Harriet Tubman: The Road to Freedom by Catherine ClintonCelebrated for her courageous exploits as a conductor on the Underground Railroad, Harriet Tubman has entered history as one of nineteenth-century Americas most enduring and important figures. But just who was this remarkable woman? To John Brown, leader of the Harpers Ferry slave uprising, she was General Tubman. For the many slaves she led north to freedom, she was Moses. To the slaveholders who sought her capture, she was a thief and a trickster. To abolitionists, she was a prophet. Now, in a biography widely praised for its impeccable research and its compelling narrative, Harriet Tubman is revealed for the first time as a singular and complex character, a woman who defied simple categorization.
Harriet Tubman (SSA Choir) - Arranged by Kathleen McGuire
Harriet Tubman Web Hunt: Leading the Way to Freedom
Tubman is one of the most recognized icons in American history and her legacy has inspired countless people from every race and background. Harriet Tubman was born around on a plantation in Dorchester County, Maryland. Araminta later changed her first name to Harriet in honor of her mother. When Harriet was five years old, she was rented out as a nursemaid where she was whipped when the baby cried, leaving her with permanent emotional and physical scars. Around age seven Harriet was rented out to a planter to set muskrat traps and was later rented out as a field hand. She later said she preferred physical plantation work to indoor domestic chores. Harriet stepped between the slave and the overseer—the weight struck her head.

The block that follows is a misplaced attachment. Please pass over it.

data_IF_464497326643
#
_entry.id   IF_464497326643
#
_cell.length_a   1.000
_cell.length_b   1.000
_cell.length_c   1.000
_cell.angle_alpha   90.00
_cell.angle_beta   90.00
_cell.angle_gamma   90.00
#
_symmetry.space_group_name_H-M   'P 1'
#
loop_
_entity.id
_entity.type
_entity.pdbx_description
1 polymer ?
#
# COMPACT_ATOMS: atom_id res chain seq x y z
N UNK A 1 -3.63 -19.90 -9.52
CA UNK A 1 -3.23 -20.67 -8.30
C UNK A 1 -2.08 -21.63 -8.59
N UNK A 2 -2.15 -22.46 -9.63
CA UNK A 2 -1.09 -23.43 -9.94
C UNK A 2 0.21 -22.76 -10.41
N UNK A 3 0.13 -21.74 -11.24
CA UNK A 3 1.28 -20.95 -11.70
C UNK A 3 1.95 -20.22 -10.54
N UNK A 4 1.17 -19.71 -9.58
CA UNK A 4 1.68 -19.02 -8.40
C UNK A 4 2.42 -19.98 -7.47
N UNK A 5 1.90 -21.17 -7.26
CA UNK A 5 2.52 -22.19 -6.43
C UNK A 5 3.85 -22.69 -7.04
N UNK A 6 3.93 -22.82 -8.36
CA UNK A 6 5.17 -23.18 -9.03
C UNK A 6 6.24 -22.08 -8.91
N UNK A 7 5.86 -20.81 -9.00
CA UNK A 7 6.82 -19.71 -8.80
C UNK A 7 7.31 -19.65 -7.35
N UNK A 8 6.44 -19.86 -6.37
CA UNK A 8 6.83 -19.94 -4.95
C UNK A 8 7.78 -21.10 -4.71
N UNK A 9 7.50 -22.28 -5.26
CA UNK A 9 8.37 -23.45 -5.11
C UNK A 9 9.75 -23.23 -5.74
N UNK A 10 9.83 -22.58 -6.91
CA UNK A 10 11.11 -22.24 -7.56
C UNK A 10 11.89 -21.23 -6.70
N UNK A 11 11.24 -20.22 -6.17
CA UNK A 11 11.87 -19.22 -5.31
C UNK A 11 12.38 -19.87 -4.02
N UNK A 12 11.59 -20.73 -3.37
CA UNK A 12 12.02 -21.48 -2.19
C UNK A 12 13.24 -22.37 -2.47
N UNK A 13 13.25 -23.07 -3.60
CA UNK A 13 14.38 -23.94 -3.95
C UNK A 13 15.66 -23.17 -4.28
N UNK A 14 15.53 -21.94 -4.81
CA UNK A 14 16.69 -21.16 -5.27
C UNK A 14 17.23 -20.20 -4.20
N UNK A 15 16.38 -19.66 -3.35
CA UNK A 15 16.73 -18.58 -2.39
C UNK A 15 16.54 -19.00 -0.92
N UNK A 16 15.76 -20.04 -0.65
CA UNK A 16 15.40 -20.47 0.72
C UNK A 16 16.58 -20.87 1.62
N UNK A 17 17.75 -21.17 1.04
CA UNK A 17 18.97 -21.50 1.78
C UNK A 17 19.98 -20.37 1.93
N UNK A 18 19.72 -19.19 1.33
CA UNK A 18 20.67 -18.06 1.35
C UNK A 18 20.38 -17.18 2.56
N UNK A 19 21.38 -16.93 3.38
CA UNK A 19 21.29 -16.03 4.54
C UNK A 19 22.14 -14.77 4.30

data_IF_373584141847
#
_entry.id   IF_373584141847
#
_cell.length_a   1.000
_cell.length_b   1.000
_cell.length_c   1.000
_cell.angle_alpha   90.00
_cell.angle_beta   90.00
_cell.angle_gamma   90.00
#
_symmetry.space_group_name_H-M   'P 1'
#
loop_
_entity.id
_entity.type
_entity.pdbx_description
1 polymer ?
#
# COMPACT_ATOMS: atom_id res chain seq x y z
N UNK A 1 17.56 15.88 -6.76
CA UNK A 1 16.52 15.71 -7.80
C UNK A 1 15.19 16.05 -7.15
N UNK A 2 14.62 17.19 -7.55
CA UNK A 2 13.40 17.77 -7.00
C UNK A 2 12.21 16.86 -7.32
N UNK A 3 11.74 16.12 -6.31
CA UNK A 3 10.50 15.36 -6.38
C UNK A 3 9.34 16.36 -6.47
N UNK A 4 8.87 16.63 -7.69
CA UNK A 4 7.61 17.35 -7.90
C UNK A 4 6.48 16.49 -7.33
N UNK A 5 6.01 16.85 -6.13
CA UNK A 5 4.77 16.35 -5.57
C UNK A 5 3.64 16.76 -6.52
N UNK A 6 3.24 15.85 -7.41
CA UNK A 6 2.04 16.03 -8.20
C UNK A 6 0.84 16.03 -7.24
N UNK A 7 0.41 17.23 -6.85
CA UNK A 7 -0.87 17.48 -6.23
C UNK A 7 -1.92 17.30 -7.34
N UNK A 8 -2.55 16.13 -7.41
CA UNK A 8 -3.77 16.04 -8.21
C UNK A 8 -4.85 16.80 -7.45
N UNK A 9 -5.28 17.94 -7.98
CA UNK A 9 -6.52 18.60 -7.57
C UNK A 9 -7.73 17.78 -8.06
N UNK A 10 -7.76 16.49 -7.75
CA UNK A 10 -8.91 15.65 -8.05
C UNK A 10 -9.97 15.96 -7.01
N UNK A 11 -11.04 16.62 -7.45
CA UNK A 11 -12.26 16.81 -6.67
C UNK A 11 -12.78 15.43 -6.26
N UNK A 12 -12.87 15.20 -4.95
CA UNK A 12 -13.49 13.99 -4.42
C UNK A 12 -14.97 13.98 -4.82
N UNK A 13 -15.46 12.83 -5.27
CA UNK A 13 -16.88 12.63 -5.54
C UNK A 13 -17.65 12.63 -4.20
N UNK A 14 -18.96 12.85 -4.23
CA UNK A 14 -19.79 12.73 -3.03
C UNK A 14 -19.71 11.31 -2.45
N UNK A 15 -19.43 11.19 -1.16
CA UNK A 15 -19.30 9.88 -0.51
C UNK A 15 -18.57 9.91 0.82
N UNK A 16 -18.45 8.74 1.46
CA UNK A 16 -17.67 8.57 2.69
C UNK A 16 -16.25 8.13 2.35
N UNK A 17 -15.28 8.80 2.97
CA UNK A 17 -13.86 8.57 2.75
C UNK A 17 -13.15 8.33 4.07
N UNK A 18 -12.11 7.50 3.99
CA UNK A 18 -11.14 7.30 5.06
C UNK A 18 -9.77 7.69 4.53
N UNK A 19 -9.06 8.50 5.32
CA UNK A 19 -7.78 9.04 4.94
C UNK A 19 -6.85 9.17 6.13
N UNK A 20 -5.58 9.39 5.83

Harriet Tubman born Araminta Ross , c. Born into slavery , Tubman escaped and subsequently made some 13 missions to rescue approximately 70 enslaved people, including family and friends,  using the network of antislavery activists and safe houses known as the Underground Railroad. She later helped abolitionist John Brown recruit men for his raid on Harpers Ferry. In her later years, Tubman was an activist in the struggle for women's suffrage. Born a slave in Dorchester County, Maryland , Tubman was beaten and whipped by her various masters as a child.
Tubman also served as a scout, spy, guerrilla soldier, and nurse for the Union Army during the Civil War. She is considered the first African American woman to serve in the military. Early signs of her resistance to slavery and its abuses came at age twelve when she intervened to keep her master from beating an enslaved man who tried to escape. She was hit in the head with a two-pound weight, leaving her with a lifetime of severe headaches and narcolepsy. Although slaves were not legally allowed to marry, Tubman entered a marital union with John Tubman, a free black man, in She took his name and dubbed herself Harriet. Contrary to legend, Tubman did not create the Underground Railroad; it was established in the late eighteenth century by black and white abolitionists.